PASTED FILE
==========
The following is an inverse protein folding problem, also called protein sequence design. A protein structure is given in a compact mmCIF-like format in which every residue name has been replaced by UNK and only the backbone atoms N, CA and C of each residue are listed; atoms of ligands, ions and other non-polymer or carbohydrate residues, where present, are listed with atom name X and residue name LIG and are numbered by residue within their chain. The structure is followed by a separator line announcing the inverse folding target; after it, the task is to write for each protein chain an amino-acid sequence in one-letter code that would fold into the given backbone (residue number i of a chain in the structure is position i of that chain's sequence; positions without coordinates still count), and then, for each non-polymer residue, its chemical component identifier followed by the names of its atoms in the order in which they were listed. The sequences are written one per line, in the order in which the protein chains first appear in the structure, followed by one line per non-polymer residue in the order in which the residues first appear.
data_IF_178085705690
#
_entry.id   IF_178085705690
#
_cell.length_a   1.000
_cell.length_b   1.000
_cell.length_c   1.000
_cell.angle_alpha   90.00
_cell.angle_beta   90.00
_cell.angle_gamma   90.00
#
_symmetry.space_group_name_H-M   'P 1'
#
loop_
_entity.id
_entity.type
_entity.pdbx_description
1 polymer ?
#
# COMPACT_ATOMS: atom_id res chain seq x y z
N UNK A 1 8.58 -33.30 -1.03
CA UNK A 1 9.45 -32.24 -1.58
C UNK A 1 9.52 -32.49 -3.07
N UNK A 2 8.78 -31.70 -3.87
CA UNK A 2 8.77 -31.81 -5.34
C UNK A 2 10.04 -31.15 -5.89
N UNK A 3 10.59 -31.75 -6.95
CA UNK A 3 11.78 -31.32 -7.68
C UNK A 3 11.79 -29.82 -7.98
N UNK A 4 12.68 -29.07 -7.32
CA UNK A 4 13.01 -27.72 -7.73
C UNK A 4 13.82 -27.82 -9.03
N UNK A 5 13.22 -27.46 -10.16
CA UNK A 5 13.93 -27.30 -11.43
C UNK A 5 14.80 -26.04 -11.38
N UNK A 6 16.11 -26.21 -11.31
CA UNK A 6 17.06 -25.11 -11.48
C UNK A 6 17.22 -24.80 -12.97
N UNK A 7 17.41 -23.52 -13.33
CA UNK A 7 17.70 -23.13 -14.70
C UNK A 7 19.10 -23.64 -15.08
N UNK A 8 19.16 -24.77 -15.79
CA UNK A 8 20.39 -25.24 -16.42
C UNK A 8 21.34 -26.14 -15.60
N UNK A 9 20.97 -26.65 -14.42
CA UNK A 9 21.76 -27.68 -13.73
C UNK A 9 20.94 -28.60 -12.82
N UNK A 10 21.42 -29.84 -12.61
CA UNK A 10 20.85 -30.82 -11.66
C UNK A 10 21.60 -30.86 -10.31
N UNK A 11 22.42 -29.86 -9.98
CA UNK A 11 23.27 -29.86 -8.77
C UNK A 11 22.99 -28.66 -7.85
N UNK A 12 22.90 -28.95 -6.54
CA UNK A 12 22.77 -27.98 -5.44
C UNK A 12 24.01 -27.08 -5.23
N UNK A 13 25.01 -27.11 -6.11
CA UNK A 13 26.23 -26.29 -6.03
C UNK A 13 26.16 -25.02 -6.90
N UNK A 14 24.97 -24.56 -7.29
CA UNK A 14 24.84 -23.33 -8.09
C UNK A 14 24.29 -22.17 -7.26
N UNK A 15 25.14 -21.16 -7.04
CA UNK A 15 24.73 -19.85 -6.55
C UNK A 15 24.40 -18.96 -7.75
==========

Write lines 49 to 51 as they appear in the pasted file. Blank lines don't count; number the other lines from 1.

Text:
N UNK A 10 21.42 -29.84 -12.61
CA UNK A 10 20.85 -30.82 -11.66
C UNK A 10 21.60 -30.86 -10.31